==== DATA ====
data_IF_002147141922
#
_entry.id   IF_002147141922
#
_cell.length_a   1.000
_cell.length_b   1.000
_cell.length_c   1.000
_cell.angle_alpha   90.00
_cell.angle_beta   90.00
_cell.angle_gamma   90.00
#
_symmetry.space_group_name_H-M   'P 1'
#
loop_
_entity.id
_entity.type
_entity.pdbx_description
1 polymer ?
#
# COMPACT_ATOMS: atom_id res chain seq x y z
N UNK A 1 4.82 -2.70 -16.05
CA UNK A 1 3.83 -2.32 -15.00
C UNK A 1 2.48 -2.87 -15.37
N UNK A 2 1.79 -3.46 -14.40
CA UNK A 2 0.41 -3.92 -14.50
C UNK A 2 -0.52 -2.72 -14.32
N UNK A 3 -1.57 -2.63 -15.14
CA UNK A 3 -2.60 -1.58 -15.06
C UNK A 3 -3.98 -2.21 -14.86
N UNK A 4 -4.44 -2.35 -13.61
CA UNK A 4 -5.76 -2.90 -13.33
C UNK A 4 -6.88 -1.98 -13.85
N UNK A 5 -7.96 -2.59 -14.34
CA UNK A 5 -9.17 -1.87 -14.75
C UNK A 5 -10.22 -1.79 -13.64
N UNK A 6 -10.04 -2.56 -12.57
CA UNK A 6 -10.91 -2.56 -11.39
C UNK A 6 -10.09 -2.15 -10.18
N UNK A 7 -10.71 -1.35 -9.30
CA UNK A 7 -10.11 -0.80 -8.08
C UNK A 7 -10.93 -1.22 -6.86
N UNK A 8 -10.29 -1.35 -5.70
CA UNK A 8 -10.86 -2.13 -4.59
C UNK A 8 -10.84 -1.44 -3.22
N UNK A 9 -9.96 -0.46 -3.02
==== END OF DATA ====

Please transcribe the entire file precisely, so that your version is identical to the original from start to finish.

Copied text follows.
data_IF_002147141922
#
_entry.id   IF_002147141922
#
_cell.length_a   1.000
_cell.length_b   1.000
_cell.length_c   1.000
_cell.angle_alpha   90.00
_cell.angle_beta   90.00
_cell.angle_gamma   90.00
#
_symmetry.space_group_name_H-M   'P 1'
#
loop_
_entity.id
_entity.type
_entity.pdbx_description
1 polymer ?
#
# COMPACT_ATOMS: atom_id res chain seq x y z
N UNK A 1 4.82 -2.70 -16.05
CA UNK A 1 3.83 -2.32 -15.00
C UNK A 1 2.48 -2.87 -15.37
N UNK A 2 1.79 -3.46 -14.40
CA UNK A 2 0.41 -3.92 -14.50
C UNK A 2 -0.52 -2.72 -14.32
N UNK A 3 -1.57 -2.63 -15.14
CA UNK A 3 -2.60 -1.58 -15.06
C UNK A 3 -3.98 -2.21 -14.86
N UNK A 4 -4.44 -2.35 -13.61
CA UNK A 4 -5.76 -2.90 -13.33
C UNK A 4 -6.88 -1.98 -13.85
N UNK A 5 -7.96 -2.59 -14.34
CA UNK A 5 -9.17 -1.87 -14.75
C UNK A 5 -10.22 -1.79 -13.64
N UNK A 6 -10.04 -2.56 -12.57
CA UNK A 6 -10.91 -2.56 -11.39
C UNK A 6 -10.09 -2.15 -10.18
N UNK A 7 -10.71 -1.35 -9.30
CA UNK A 7 -10.11 -0.80 -8.08
C UNK A 7 -10.93 -1.22 -6.86
N UNK A 8 -10.29 -1.35 -5.70
CA UNK A 8 -10.86 -2.13 -4.59
C UNK A 8 -10.84 -1.44 -3.22
N UNK A 9 -9.96 -0.46 -3.02